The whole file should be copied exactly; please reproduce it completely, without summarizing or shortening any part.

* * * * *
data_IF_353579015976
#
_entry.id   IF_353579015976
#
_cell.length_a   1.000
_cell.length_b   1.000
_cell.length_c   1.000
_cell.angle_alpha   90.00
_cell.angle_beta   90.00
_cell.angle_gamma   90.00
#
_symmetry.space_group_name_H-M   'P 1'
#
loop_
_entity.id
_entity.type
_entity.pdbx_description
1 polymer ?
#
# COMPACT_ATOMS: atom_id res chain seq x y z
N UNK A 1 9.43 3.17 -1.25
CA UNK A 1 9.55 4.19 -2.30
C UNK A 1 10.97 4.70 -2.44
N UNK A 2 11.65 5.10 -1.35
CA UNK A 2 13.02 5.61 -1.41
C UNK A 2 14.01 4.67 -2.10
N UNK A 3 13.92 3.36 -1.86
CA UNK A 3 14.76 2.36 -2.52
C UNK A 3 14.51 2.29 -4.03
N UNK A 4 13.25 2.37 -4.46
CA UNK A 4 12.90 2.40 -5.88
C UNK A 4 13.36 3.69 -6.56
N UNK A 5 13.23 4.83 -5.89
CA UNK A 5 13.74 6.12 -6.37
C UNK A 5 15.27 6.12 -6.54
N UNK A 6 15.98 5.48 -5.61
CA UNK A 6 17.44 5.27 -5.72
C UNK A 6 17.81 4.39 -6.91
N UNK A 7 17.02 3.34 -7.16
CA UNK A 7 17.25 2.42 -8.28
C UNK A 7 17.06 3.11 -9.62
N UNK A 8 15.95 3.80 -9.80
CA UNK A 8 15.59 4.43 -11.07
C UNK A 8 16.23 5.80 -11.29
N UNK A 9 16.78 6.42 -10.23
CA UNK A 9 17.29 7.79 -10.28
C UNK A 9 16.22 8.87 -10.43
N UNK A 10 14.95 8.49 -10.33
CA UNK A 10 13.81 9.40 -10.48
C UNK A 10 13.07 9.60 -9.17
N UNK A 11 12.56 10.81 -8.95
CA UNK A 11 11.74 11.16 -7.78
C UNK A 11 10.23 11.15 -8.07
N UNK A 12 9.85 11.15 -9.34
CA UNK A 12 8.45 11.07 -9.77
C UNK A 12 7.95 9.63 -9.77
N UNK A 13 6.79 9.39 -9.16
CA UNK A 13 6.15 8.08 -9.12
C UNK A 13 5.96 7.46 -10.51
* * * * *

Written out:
data_IF_353579015976
#
_entry.id   IF_353579015976
#
_cell.length_a   1.000
_cell.length_b   1.000
_cell.length_c   1.000
_cell.angle_alpha   90.00
_cell.angle_beta   90.00
_cell.angle_gamma   90.00
#
_symmetry.space_group_name_H-M   'P 1'
#
loop_
_entity.id
_entity.type
_entity.pdbx_description
1 polymer ?
#
# COMPACT_ATOMS: atom_id res chain seq x y z
N UNK A 1 9.43 3.17 -1.25
CA UNK A 1 9.55 4.19 -2.30
C UNK A 1 10.97 4.70 -2.44
N UNK A 2 11.65 5.10 -1.35
CA UNK A 2 13.02 5.61 -1.41
C UNK A 2 14.01 4.67 -2.10
N UNK A 3 13.92 3.36 -1.86
CA UNK A 3 14.76 2.36 -2.52
C UNK A 3 14.51 2.29 -4.03
N UNK A 4 13.25 2.37 -4.46
CA UNK A 4 12.90 2.40 -5.88
C UNK A 4 13.36 3.69 -6.56
N UNK A 5 13.23 4.83 -5.89
CA UNK A 5 13.74 6.12 -6.37
C UNK A 5 15.27 6.12 -6.54
N UNK A 6 15.98 5.48 -5.61
CA UNK A 6 17.44 5.27 -5.72
C UNK A 6 17.81 4.39 -6.91
N UNK A 7 17.02 3.34 -7.16
CA UNK A 7 17.25 2.42 -8.28
C UNK A 7 17.06 3.11 -9.62
N UNK A 8 15.95 3.80 -9.80
CA UNK A 8 15.59 4.43 -11.07
C UNK A 8 16.23 5.80 -11.29
N UNK A 9 16.78 6.42 -10.23
CA UNK A 9 17.29 7.79 -10.28
C UNK A 9 16.22 8.87 -10.43
N UNK A 10 14.95 8.49 -10.33
CA UNK A 10 13.81 9.40 -10.48
C UNK A 10 13.07 9.60 -9.17
N UNK A 11 12.56 10.81 -8.95
CA UNK A 11 11.74 11.16 -7.78
C UNK A 11 10.23 11.15 -8.07
N UNK A 12 9.85 11.15 -9.34
CA UNK A 12 8.45 11.07 -9.77
C UNK A 12 7.95 9.63 -9.77
N UNK A 13 6.79 9.39 -9.16
CA UNK A 13 6.15 8.08 -9.12
C UNK A 13 5.96 7.46 -10.51